The world's biggest trading houses said on Wednesday they saw oil prices not falling below $65 per barrel and possibly breaking above $100 next year due to U.S. sanctions on Iran.
Oil has rallied this year on expectations the sanctions will test the production ability of the Organization of the Petroleum Exporting Countries and others as Iranian crude exports decline.
Brent crude last week reached $86.74 a barrel, the highest since 2014.
But in 2019, forecasters such as the International Energy Agency say emerging-market crises and trade disputes could dent global demand while rising non-OPEC production adds to supply.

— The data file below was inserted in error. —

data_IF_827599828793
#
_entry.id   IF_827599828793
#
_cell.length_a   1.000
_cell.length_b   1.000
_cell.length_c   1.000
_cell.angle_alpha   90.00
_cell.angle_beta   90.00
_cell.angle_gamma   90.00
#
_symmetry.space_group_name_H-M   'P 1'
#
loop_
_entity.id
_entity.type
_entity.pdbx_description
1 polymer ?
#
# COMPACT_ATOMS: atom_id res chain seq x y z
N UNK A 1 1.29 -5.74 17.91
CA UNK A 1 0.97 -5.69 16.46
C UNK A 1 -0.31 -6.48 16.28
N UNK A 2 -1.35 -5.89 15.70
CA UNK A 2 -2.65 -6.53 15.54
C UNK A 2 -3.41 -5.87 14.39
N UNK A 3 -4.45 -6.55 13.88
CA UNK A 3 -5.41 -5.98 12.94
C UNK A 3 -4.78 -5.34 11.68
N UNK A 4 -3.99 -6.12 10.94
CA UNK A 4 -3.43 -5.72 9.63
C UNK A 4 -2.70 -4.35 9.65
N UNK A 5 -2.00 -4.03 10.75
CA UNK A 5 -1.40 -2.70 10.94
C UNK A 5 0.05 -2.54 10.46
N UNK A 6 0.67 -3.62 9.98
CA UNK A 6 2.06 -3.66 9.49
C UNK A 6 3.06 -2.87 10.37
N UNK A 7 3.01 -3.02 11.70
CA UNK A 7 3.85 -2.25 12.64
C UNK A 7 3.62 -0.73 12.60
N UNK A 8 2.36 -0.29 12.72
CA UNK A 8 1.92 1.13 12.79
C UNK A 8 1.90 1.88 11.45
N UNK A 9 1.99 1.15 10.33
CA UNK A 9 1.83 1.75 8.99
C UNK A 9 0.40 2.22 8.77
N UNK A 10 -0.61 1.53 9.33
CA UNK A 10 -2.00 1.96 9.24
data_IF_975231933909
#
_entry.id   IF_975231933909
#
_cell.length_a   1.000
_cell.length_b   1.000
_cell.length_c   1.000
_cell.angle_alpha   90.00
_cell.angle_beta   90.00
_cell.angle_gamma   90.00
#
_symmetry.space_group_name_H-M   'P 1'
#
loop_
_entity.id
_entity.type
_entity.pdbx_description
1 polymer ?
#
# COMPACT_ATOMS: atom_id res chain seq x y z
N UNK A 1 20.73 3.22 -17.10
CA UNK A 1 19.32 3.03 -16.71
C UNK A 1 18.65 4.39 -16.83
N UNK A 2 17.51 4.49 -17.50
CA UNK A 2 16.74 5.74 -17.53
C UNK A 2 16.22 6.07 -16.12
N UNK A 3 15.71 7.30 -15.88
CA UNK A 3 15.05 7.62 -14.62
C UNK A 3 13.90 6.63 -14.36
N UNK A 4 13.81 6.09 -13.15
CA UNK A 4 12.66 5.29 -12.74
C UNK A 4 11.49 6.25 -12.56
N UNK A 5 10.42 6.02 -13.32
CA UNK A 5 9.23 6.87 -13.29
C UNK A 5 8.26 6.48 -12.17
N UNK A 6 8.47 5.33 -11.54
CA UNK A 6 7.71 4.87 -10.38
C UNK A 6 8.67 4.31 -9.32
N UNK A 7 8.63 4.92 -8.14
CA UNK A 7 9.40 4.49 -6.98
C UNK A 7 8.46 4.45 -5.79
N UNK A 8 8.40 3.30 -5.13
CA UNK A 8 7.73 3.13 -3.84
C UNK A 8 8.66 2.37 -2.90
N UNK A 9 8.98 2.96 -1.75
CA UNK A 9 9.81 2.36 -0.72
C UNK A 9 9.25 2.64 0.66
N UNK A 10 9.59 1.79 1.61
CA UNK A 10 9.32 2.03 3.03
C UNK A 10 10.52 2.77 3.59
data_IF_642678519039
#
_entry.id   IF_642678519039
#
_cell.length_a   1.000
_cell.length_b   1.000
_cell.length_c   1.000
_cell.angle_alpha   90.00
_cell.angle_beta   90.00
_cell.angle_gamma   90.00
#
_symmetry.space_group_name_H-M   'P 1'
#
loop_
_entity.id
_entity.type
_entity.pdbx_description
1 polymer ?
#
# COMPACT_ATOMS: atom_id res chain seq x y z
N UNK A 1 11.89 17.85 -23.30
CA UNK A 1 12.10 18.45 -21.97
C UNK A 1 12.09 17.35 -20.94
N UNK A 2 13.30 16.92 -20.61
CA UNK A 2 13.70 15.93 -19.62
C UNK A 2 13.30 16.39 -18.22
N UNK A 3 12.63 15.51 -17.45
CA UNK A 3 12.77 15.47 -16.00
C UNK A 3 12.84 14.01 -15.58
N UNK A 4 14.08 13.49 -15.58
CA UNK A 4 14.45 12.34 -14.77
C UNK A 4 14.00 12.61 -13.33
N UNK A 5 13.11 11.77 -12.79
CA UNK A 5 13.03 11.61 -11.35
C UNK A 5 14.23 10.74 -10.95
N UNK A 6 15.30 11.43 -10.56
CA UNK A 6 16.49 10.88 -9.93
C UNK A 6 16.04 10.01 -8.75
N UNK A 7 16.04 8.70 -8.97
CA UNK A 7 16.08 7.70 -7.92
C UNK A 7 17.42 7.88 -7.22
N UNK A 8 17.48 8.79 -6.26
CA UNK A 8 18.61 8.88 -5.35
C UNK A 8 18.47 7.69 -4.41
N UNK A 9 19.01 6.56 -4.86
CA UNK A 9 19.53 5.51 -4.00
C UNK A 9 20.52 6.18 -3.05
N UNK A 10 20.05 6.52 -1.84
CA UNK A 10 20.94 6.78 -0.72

Jeremy Weir, chief executive of Trafigura, said at an oil conference in London that he would not be surprised to see oil trade at more than $100 per barrel next year.
Alex Beard, chief executive for oil and gas at Glencore, said at the same event that he sees the mid-term oil price at $85-90.
The chief executive of Gunvor, Torbjorn Tornqvist, said he saw lower prices next year at $70-$75, citing a slowdown in demand growth and a well-supplied market.
(With inputs from agencies.)